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As Adam Greenberg runs for office, look back at his first and only at-bat

Chicago Cubs rookie Adam Greenberg, center, being helped by Cubs trainers after being hit in the helmet by the first pitch he faced in the major leagues, from Florida Marlins relief pitcher Valerio Do Los Santos, in Miami. | Steve Mitchell/Associated Press

Adam Greenberg has come a long way since 2005 when he was an eager Cubs rookie that ended up with having one of the most memorable first at-bats ever.

Greenberg, now 37 and the chief executive of a health and nutrition company, is seeking the Republican endorsement to run for Connecticut’s 12th Senate District seat.

But 13 years ago, Greenberg — the Cubs ninth-round pick in 2002 — was just waiting for his major-league shot.

When Greenberg was called up by the Cubs in July 2005, he was determined to make a name for himself and prove that he deserves to stay in the majors.

With the Cubs leading the Marlins, 4-2, Cubs manager Dusty Baker called Greenberg’s name to bat in the top of the ninth inning. Greenberg grabbed his helmet as his teammates patted his back and wished him luck on his first major-league at-bat.

For Greenberg’s first pitch, Marlins relief pitcher Valerio Do Los Santos served up a 92-mile-an-hour fastball.

“You get three-tenths of a second,” Greenberg told the New York Times. “The first tenth I’m thinking don’t bail because if it’s a curve I look stupid, and it’s strike one. The second tenth I realized the ball wasn’t breaking. By the third tenth, my only thought was to get out of the way, and the only thing I could do was to turn into the catcher.”

The pitch smacked Greenberg under his helmet and he immediately collapsed into the dirt.

“It scared me to death,” Greenberg said. “My eyes rolled into the back of my head. I grabbed my head because I thought it was split open and that I would bleed out and die. I never lost consciousness. I said two words three times: ‘Stay alive, stay alive, stay alive.’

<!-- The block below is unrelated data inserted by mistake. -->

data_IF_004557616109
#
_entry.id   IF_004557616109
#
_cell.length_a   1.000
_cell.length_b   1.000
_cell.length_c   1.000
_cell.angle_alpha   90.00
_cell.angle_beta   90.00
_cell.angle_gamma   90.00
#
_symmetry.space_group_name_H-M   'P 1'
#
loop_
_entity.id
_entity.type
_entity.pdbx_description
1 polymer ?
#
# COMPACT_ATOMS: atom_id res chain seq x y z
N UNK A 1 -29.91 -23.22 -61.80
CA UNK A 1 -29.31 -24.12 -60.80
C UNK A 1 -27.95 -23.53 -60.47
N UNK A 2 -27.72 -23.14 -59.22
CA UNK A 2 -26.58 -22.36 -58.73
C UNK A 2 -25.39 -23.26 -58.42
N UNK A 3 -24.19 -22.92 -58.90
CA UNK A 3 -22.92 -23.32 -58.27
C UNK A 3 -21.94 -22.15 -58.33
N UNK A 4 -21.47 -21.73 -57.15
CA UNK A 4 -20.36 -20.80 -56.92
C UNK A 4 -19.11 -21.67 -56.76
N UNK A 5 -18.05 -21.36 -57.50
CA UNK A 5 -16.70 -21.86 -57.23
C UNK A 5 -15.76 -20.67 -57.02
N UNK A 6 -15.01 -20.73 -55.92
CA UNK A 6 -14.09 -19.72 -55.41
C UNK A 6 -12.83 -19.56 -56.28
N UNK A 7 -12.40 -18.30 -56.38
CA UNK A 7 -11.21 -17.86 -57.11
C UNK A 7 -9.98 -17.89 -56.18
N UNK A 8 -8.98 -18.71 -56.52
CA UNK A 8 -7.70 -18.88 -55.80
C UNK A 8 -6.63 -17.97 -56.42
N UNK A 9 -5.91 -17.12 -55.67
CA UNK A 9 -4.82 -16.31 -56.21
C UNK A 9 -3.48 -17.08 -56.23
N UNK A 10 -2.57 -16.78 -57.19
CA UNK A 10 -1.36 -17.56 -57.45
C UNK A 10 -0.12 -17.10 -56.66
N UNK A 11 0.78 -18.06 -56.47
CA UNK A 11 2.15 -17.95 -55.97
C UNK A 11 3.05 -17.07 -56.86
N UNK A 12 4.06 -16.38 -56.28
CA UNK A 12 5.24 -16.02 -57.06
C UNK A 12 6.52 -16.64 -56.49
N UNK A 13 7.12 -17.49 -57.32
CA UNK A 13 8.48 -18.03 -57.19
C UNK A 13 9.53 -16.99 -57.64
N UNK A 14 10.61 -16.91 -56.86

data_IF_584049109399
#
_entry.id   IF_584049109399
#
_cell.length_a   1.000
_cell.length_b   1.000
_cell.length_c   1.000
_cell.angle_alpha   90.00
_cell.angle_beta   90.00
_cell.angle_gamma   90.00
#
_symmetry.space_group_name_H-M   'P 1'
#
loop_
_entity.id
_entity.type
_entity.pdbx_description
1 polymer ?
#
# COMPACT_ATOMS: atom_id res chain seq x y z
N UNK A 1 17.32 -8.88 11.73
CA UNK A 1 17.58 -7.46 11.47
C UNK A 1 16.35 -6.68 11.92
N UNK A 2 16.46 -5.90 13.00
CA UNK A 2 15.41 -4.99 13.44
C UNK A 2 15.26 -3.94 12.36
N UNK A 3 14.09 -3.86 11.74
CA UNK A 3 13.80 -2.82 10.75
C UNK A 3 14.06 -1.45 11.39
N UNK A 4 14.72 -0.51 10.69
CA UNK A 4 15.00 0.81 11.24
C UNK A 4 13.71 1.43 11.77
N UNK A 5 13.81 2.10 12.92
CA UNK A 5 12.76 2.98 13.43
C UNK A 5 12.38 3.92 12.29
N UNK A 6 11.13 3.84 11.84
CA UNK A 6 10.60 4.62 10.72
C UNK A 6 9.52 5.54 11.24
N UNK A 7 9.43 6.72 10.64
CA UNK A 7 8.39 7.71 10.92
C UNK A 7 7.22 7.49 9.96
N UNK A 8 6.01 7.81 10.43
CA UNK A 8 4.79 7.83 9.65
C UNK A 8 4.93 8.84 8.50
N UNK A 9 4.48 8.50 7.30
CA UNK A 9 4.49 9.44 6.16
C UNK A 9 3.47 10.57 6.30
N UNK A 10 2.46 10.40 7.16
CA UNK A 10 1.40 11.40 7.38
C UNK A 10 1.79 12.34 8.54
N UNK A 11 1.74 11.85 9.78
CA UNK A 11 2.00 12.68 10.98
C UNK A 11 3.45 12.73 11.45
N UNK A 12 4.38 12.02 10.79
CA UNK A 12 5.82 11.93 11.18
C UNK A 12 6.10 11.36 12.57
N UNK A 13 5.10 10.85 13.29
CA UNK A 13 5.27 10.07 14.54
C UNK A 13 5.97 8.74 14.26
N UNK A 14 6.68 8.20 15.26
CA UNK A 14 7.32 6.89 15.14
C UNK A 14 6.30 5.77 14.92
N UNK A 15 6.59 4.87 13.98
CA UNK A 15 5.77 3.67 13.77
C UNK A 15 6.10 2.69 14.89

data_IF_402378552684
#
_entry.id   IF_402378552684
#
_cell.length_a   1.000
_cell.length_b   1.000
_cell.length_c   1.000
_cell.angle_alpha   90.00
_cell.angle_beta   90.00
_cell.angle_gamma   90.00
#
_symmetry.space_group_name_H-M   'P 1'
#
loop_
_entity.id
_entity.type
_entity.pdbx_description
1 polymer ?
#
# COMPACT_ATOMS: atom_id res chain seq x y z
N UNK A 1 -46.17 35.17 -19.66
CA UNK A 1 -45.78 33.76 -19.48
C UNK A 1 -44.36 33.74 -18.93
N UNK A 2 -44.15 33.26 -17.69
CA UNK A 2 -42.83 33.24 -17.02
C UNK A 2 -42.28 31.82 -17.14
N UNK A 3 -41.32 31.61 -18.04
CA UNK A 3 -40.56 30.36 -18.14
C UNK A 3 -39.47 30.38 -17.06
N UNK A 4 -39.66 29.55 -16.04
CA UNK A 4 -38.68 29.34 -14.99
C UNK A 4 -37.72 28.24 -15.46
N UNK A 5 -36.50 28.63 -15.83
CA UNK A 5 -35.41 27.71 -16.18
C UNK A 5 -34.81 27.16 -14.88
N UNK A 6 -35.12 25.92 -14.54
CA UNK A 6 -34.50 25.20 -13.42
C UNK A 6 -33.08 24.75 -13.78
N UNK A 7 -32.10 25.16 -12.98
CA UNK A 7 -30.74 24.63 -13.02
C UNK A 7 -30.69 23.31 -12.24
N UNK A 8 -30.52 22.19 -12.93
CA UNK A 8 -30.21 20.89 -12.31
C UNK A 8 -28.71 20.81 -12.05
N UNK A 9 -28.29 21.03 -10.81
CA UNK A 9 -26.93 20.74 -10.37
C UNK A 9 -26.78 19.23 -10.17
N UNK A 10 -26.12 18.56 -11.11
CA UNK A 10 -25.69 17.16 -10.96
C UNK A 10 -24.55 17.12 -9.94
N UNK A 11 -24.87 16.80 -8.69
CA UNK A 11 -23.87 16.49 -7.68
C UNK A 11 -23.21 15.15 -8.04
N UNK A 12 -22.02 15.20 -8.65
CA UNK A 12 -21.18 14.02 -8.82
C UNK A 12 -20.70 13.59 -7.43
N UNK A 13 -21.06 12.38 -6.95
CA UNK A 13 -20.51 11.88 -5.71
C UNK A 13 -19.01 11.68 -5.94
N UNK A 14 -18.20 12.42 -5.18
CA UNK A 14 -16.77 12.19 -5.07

“Paul LoDuca looked down and said in a calming voice, ‘Stay down, you are going to be OK’ One of the questions the trainers asked me was, ‘Where were you two days ago?’ I said, ‘I was in the minors, and I’m not going back.'”

Florida Marlins catcher Paul Lo Duca rushes over to check on Chicago Cubs rookie Adam Greenberg after Greenberg was hit in the helmet by the first pitch he faced in the major leagues, from Florida Marlins relief pitcher Valerio Do Los Santos during the ninth inning, July 9, 2005, in Miami. The Cubs won 8-2. | Steve Mitchell/Associated Press

Greenberg suffered a concussion and was ultimately sent back to the minors. He didn’t play baseball for the rest of the season and the Cubs ultimately released him the next season.

Chicago Cubs rookie Adam Greenberg, center, being helped by Cubs trainers after being hit in the helmet by the first pitch he faced in the major leagues, from Florida Marlins relief pitcher Valerio Do Los Santos, in Miami. | Steve Mitchell/Associated Press

Greenberg never got another chance to play for the Cubs, despite a fan’s failed attempt to campaign and bring him back in 2009.

But in 2012, Greenberg got a second swing at batting in the major leagues. The Marlins signed him to a one-day contract, and let him play against the New York Mets. He ended up striking out against Mets pitcher R.A. Dickey, who won a Cy Young Award that season.